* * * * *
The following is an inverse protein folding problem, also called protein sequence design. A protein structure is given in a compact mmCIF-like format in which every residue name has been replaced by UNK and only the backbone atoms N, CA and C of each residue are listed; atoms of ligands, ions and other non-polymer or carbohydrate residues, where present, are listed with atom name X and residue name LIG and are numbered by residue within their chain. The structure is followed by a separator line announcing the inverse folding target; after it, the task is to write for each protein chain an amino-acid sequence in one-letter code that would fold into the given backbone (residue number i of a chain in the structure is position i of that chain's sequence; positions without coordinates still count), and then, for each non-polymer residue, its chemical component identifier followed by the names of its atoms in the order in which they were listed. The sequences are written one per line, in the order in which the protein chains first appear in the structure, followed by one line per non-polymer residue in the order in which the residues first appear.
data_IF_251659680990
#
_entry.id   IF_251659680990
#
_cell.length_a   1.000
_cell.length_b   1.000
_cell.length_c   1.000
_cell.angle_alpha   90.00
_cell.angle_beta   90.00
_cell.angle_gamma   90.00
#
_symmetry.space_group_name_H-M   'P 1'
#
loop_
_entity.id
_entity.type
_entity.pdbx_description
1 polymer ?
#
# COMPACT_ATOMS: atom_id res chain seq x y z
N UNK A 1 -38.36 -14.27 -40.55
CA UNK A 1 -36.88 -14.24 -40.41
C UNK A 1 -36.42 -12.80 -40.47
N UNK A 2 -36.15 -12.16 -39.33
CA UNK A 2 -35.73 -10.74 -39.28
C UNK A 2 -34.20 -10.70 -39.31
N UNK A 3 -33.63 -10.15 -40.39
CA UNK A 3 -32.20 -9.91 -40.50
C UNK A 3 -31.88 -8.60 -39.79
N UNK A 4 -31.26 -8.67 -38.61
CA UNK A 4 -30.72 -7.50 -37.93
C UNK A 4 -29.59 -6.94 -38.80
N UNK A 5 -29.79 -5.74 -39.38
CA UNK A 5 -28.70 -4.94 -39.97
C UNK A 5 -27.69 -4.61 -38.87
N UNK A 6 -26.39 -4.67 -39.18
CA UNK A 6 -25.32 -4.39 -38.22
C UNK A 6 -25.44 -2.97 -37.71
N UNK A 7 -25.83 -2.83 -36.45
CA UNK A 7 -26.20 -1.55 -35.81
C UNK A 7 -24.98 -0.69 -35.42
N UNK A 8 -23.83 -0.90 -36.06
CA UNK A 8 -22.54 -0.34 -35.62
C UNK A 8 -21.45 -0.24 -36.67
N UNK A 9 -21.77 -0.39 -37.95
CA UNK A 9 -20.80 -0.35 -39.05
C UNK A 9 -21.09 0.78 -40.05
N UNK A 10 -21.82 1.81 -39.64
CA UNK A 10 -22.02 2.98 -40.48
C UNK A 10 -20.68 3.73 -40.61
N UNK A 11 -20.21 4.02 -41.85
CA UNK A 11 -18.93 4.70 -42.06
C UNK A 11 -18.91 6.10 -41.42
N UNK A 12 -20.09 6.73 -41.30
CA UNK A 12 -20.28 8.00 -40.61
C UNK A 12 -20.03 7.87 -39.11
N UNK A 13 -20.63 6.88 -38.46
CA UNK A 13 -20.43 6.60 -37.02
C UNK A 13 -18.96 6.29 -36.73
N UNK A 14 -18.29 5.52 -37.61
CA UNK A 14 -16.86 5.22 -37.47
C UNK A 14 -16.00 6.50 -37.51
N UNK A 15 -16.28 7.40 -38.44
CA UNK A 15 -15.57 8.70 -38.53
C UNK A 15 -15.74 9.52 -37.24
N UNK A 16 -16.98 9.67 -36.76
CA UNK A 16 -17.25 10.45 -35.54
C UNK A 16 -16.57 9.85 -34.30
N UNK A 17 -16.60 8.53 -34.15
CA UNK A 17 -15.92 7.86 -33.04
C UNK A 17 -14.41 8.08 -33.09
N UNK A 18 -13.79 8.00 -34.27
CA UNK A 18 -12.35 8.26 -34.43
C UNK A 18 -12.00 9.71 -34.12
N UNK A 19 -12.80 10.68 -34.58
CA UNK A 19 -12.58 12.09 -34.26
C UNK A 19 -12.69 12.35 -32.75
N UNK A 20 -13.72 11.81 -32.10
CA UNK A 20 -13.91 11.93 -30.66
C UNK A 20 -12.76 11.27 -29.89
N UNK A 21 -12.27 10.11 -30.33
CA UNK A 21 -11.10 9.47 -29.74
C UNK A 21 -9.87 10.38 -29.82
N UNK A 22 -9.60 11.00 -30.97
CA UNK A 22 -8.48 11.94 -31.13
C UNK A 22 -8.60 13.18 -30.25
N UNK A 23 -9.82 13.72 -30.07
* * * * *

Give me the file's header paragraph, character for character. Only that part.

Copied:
The following is an inverse protein folding problem, also called protein sequence design. A protein structure is given in a compact mmCIF-like format in which every residue name has been replaced by UNK and only the backbone atoms N, CA and C of each residue are listed; atoms of ligands, ions and other non-polymer or carbohydrate residues, where present, are listed with atom name X and residue name LIG and are numbered by residue within their chain. The structure is followed by a separator line announcing the inverse folding target; after it, the task is to write for each protein chain an amino-acid sequence in one-letter code that would fold into the given backbone (residue number i of a chain in the structure is position i of that chain's sequence; positions without coordinates still count), and then, for each non-polymer residue, its chemical component identifier followed by the names of its atoms in the order in which they were listed. The sequences are written one per line, in the order in which the protein chains first appear in the structure, followed by one line per non-polymer residue in the order in which the residues first appear.